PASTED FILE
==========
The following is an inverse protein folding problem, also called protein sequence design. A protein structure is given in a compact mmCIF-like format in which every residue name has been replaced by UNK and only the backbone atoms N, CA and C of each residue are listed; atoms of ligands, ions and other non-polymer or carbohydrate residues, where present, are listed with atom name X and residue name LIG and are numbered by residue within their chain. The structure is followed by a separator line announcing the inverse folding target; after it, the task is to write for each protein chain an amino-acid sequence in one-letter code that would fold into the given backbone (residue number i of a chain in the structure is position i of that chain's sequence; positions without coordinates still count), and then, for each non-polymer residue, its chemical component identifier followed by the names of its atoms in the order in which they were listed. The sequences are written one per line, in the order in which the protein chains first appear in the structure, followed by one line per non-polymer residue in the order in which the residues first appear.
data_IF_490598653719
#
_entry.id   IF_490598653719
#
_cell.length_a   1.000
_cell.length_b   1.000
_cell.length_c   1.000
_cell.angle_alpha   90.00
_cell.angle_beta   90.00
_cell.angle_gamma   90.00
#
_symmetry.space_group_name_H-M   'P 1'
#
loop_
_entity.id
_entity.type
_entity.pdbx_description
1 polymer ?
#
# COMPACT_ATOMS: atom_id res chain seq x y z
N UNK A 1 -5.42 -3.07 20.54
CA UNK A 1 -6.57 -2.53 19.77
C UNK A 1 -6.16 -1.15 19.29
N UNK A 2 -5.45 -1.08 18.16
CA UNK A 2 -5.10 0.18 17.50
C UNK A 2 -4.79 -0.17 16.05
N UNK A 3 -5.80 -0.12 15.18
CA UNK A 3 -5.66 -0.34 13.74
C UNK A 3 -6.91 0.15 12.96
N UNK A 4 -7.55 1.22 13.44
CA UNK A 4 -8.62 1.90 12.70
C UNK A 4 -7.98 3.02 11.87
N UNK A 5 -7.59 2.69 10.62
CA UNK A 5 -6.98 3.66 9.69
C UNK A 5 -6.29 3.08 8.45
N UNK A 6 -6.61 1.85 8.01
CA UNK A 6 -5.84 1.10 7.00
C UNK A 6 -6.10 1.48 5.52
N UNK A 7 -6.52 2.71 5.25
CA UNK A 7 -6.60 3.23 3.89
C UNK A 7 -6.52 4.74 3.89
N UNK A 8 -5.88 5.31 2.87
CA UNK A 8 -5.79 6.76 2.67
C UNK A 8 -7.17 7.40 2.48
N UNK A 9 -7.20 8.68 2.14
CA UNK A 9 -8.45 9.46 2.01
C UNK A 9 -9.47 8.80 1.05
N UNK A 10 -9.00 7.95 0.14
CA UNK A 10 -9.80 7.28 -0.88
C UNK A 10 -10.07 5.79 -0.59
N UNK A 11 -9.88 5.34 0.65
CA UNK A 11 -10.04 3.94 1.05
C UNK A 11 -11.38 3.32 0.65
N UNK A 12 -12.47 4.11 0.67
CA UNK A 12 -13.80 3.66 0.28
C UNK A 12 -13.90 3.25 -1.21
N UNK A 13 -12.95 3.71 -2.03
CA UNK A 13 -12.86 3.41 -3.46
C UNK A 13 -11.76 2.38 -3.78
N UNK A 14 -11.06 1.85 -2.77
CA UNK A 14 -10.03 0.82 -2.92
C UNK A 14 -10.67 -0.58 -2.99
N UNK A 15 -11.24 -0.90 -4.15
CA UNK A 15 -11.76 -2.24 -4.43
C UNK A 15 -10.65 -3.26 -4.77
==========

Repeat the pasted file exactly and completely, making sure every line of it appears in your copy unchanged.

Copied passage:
The following is an inverse protein folding problem, also called protein sequence design. A protein structure is given in a compact mmCIF-like format in which every residue name has been replaced by UNK and only the backbone atoms N, CA and C of each residue are listed; atoms of ligands, ions and other non-polymer or carbohydrate residues, where present, are listed with atom name X and residue name LIG and are numbered by residue within their chain. The structure is followed by a separator line announcing the inverse folding target; after it, the task is to write for each protein chain an amino-acid sequence in one-letter code that would fold into the given backbone (residue number i of a chain in the structure is position i of that chain's sequence; positions without coordinates still count), and then, for each non-polymer residue, its chemical component identifier followed by the names of its atoms in the order in which they were listed. The sequences are written one per line, in the order in which the protein chains first appear in the structure, followed by one line per non-polymer residue in the order in which the residues first appear.
data_IF_490598653719
#
_entry.id   IF_490598653719
#
_cell.length_a   1.000
_cell.length_b   1.000
_cell.length_c   1.000
_cell.angle_alpha   90.00
_cell.angle_beta   90.00
_cell.angle_gamma   90.00
#
_symmetry.space_group_name_H-M   'P 1'
#
loop_
_entity.id
_entity.type
_entity.pdbx_description
1 polymer ?
#
# COMPACT_ATOMS: atom_id res chain seq x y z
N UNK A 1 -5.42 -3.07 20.54
CA UNK A 1 -6.57 -2.53 19.77
C UNK A 1 -6.16 -1.15 19.29
N UNK A 2 -5.45 -1.08 18.16
CA UNK A 2 -5.10 0.18 17.50
C UNK A 2 -4.79 -0.17 16.05
N UNK A 3 -5.80 -0.12 15.18
CA UNK A 3 -5.66 -0.34 13.74
C UNK A 3 -6.91 0.15 12.96
N UNK A 4 -7.55 1.22 13.44
CA UNK A 4 -8.62 1.90 12.70
C UNK A 4 -7.98 3.02 11.87
N UNK A 5 -7.59 2.69 10.62
CA UNK A 5 -6.98 3.66 9.69
C UNK A 5 -6.29 3.08 8.45
N UNK A 6 -6.61 1.85 8.01
CA UNK A 6 -5.84 1.10 7.00
C UNK A 6 -6.10 1.48 5.52
N UNK A 7 -6.52 2.71 5.25
CA UNK A 7 -6.60 3.23 3.89
C UNK A 7 -6.52 4.74 3.89
N UNK A 8 -5.88 5.31 2.87
CA UNK A 8 -5.79 6.76 2.67
C UNK A 8 -7.17 7.40 2.48
N UNK A 9 -7.20 8.68 2.14
CA UNK A 9 -8.45 9.46 2.01
C UNK A 9 -9.47 8.80 1.05
N UNK A 10 -9.00 7.95 0.14
CA UNK A 10 -9.80 7.28 -0.88
C UNK A 10 -10.07 5.79 -0.59
N UNK A 11 -9.88 5.34 0.65
CA UNK A 11 -10.04 3.94 1.05
C UNK A 11 -11.38 3.32 0.65
N UNK A 12 -12.47 4.11 0.67
CA UNK A 12 -13.80 3.66 0.28
C UNK A 12 -13.90 3.25 -1.21
N UNK A 13 -12.95 3.71 -2.03
CA UNK A 13 -12.86 3.41 -3.46
C UNK A 13 -11.76 2.38 -3.78
N UNK A 14 -11.06 1.85 -2.77
CA UNK A 14 -10.03 0.82 -2.92
C UNK A 14 -10.67 -0.58 -2.99
N UNK A 15 -11.24 -0.90 -4.15
CA UNK A 15 -11.76 -2.24 -4.43
C UNK A 15 -10.65 -3.26 -4.77